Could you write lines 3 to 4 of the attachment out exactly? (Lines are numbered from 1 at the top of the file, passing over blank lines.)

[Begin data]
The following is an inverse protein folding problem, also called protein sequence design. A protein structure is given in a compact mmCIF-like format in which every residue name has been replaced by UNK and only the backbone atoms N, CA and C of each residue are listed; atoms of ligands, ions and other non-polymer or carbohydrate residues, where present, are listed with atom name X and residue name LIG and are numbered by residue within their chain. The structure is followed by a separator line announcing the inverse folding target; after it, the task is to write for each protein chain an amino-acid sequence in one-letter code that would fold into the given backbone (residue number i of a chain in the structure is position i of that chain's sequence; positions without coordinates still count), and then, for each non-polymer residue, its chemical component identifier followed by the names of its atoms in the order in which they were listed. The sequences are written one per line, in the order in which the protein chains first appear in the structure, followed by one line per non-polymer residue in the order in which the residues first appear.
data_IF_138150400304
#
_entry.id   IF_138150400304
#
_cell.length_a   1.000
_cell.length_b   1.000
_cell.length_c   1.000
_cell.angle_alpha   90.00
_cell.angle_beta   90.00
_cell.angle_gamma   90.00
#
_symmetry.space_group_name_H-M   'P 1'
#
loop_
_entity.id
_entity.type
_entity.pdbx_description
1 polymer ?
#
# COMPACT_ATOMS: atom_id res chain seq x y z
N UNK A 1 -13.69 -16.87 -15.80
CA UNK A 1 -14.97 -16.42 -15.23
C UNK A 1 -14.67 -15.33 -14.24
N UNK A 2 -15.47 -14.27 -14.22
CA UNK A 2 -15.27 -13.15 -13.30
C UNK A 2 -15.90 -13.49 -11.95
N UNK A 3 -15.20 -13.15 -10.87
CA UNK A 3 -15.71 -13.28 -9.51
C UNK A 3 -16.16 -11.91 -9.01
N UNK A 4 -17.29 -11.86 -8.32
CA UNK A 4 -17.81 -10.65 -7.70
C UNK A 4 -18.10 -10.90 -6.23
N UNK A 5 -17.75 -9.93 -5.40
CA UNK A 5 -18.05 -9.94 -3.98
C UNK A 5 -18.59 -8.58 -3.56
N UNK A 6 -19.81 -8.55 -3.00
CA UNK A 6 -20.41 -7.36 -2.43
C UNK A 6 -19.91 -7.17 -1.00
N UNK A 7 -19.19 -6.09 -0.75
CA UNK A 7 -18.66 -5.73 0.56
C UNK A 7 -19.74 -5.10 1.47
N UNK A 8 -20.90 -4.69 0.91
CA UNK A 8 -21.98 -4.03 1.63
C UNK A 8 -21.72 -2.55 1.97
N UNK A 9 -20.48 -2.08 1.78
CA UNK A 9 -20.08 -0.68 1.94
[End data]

#
_entry.id   IF_138150400304